All three of these mighty franchises will have new developers by the end of the year. Even after the developers get bored and move on, there’s still demand for new installments in these series. Publishers don’t take that lightly. New trilogies are born.

Assassin’s Creed wanted to be over after Desmond exploded into golden light, leaving me with the bitter conclusion to a series I had followed since the early days of last-gen consoles.

But here was Edward Kenway ready to continue the fight in the past, brought to you by an Abstergo agent, which sounded a lot like the frame story of the series’ multiplayer to me. I didn’t bother playing this installment at all.

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Then the rave reviews started coming. “Best Assassin’s Creed in years” people called it. Black Flag was compared to Assassin’s Creed 2, still the best game in the series, left and right. People couldn’t stop talking about the return of Assassin’s Creed as an innovative action-adventure game with a great narrative. Back to its roots. Black Flag had sneaked up on everyone and stabbed us in the throat with its awesomeness (although I’m sure that most people loved AC3 and I’m just a grump).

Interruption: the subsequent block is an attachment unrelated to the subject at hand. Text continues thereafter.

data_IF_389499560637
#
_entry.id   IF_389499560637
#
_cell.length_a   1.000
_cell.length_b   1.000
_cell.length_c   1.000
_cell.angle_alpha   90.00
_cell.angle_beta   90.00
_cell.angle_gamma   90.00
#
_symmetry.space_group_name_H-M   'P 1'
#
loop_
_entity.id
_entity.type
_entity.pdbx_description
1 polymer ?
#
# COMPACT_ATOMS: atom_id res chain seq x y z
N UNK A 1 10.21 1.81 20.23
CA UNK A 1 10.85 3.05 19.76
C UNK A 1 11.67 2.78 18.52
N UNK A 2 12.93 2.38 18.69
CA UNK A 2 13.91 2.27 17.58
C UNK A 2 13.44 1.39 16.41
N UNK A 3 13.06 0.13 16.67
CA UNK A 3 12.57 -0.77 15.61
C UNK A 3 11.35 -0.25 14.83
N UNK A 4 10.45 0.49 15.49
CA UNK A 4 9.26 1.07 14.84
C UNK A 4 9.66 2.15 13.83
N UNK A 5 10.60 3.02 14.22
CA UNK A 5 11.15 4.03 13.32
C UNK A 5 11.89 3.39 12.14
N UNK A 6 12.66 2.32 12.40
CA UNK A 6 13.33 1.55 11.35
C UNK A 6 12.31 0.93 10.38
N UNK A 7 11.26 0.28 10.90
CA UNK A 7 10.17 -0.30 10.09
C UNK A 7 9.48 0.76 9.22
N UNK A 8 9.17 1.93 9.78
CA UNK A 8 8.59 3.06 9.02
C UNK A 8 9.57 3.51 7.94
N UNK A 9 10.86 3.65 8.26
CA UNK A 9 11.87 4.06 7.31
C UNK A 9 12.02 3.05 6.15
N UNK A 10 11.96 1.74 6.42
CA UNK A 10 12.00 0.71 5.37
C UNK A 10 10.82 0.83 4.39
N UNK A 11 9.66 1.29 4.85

That was last October/November. Everyone that was going to love that game has already drank the kool-aid. Now, we’re getting bombarded with another game, fresh off the success of the last, that will do what for the series exactly? Capitalize on an experience we just had a couple months ago? Cash in on what will surely be another blockbuster?